Strategic Legal Fund - July 2015
Esmee Fairbairn Migration Work CIC Trust for London
Paul Hamlyn Foundation Unbound Philanthropy Joseph Rowntree Charitable Trust


Right of young people with discretionary or limited leave to remain to access student loans restored

The Supreme Court ruled today (29 July 2015) in Tigere that a ban on student loans for anyone who doesn’t have either indefinite leave to remain or citizenship, regardless of their length of residence or strength of their ties to the country, was disproportionate and could not be justified.

Hundreds of young people who have been blocked from taking up university places will benefit from the ruling. Among them is the appellant in the case, 20-year-old Zambian-born Beaurish Tigere, a former head girl who is lawfully resident in the UK and has been here since age 6, has achieved strong A-level grades, and has had five unconditional university offers.

The decision means she now has the right to apply for a student loan to allow her to take up a university place to study international business management. Until now she would have been treated as an overseas student, ineligible for a student loan and subject to overseas tuition fees. Beaurish was represented in the case by Public Interest Lawyers.

The SLF funded Just for Kids Law to intervene in the case. Together with the Let Us Learn campaign, JFKL provided the court with examples of dozens of young people who are also blocked from university education because of restrictions on student finance.

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Challenge to Detained Fast Track upheld by Court of Appeal

Also today, the Court of Appeal upheld a High Court order from June quashing the procedural rules governing the Detained Fast Track asylum appeals process. Under these rules, asylum appeals are processed according to severely truncated timescales while the asylum-seeker is in detention.

The Court of Appeal dismissed the Lord Chancellor’s appeal against the earlier High Court decision that the Detained Fast Track appeals process is unlawfully unfair to asylum-seekers.

The government suspended the Fast Track on 2 July in response to the court’s decision, but had hoped to lift the suspension fairly quickly. That now seems unlikely. According to government figures, 323 asylum-seekers have been released from the Fast Track since the suspension of the appeals process.

The SLF funded Migrants Law Project, who acted for Detention Action, to research and prepare the case challenging the Detained Fast Track system.

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Congratulations to our recent successful grantees

The AIRE Centre will carry out pre-litigation research on Operation Nexus, a joint initiative between the Metropolitan Police and Home Office which targets foreign nationals. It will research the policy behind Operation Nexus and consider whether young EEA nationals are being unfairly targeted by the initiative and whether this is impacting on their right to live and work in the UK.

Coram Children’s Legal Centre will gather further evidence to support their intervention in the Court of Appeal in two cases relating to the level of support provided by local authorities to destitute migrant families with children under Section 17 of the Children Act 1989.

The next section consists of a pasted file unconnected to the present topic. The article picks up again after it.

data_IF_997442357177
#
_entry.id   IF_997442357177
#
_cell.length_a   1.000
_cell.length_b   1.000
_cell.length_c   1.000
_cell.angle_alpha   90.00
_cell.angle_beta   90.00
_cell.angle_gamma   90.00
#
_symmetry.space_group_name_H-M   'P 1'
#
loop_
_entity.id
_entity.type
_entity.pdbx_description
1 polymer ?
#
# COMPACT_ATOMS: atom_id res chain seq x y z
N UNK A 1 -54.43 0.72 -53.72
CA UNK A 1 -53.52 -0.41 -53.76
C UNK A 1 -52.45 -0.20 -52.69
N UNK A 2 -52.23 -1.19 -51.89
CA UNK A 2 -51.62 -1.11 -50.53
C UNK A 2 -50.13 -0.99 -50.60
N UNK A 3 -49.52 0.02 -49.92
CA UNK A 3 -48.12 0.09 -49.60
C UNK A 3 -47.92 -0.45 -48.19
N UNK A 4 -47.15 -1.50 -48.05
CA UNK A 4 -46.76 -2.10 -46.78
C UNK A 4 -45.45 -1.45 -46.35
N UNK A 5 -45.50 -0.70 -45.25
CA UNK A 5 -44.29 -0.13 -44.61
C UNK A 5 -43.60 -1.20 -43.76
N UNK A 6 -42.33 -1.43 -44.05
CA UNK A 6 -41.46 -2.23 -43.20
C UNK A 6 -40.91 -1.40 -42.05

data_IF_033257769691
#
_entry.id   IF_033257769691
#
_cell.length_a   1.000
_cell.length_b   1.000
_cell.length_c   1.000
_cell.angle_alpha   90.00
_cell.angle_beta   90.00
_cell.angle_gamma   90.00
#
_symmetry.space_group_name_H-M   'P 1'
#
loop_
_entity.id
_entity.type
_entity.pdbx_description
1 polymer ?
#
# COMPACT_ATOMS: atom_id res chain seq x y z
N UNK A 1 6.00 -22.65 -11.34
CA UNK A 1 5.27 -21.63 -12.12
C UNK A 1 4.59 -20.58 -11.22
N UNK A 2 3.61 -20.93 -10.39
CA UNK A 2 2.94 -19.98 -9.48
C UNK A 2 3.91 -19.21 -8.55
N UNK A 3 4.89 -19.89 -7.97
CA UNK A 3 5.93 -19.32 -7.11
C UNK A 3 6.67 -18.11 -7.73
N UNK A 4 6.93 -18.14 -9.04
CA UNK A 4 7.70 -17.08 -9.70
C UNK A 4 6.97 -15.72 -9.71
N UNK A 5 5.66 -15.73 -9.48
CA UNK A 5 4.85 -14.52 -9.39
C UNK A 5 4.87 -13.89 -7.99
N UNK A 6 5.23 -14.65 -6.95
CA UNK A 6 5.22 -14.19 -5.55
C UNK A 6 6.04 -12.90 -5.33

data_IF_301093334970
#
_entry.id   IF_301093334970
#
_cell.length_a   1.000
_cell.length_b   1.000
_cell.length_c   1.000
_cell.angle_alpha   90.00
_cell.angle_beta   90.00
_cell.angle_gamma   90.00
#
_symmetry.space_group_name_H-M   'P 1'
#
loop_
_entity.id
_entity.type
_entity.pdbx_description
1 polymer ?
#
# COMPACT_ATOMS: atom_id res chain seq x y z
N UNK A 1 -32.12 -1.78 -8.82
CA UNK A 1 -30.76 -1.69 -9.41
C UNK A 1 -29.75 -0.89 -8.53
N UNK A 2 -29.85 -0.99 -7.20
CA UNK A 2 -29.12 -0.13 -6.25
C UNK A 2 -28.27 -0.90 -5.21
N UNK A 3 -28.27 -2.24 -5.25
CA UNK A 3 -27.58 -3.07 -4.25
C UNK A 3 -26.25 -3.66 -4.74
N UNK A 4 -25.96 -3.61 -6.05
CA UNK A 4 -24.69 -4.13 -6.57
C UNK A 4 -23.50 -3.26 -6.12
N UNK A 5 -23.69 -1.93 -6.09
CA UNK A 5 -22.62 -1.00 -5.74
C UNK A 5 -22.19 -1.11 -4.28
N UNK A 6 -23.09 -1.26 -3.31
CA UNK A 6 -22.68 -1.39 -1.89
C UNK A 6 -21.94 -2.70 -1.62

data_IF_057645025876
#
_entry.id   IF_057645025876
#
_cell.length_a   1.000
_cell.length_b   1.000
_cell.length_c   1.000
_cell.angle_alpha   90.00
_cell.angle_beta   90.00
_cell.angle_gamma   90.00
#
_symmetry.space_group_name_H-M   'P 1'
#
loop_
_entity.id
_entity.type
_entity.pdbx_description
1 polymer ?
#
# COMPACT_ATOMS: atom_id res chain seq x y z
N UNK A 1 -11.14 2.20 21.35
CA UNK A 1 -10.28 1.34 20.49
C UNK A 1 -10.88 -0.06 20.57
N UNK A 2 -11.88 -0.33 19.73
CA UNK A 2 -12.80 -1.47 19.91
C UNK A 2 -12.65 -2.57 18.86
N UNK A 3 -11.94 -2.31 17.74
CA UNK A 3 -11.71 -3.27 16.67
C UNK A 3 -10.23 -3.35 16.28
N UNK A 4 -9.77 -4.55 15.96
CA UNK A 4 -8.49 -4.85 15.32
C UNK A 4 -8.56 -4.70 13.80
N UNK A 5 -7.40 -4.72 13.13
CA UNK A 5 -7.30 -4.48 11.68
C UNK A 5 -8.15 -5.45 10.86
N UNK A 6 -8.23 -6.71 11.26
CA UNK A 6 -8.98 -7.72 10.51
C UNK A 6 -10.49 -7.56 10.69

Child Poverty Action Group will carry out re-litigation research regarding the DWP’s Genuine Prospects of Work Test. The test restricts access to benefits for EU nationals, who are jobseekers or who are become unemployed in the UK, if they are considered as having failed to provide compelling proof that they can find employment.

Information on current and past grants here:

Strategic Legal Fund Archive

The SLF Archive provides a rich resource of legal documents and evidence produced by past grantees.

Hosted by Coram Children's Legal Centre, the archive is a valuable resource for migrant organisations, solicitors, researchers, funders, NGOs, and others interested in issues relating to young migrants.

Resources in the archive are organised thematically:

Visit the archive here: Strategic Legal Fund Archive

SLF grantees and expert panel member recognised at Legal Aid awards

We’re delighted to announce that two of our current grantees and a member of our expert panel were among those honoured at the 2015 Legal Aid Lawyer of the year awards.

Public Law Project received the evening's top award for Outstanding Achievement, for its role in fighting legal aid cuts with a series of successful judicial reviews. The SLF funded PLP last year to research the lawfulness of changes introduced under the Immigration Act 2014.

Noel Arnold, Director of Legal Practice at Coram Children's Legal Centre, was given an award in recognition of the work he undertakes on children rights. The SLF recently funded CCLC for work relating to the level of support provided by local authorities to destitute migrant families with children.

Alison Pickup, a barrister at Doughty Street Chambers won legal aid barrister of the year. Alison is also a member of the SLF Expert Panel which makes recommendations to funders on grant applications and advises on strategic direction.

Details on previous SLF grants here:

Next deadline

The next application deadline is Monday 7 September 2015.

If you have a query about the fund or would like to discuss an application for funding, please contact the project manager, Gerry Hickey, on

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The Strategic Legal Fund for Vulnerable Young Migrants is a project of Trust for London, delivered in partnership with Esmée Fairbairn Foundation and MigrationWork CIC.

Strategic Legal Fund, PO Box 64636, London SW8 9DE Tel. 020 7091 0539

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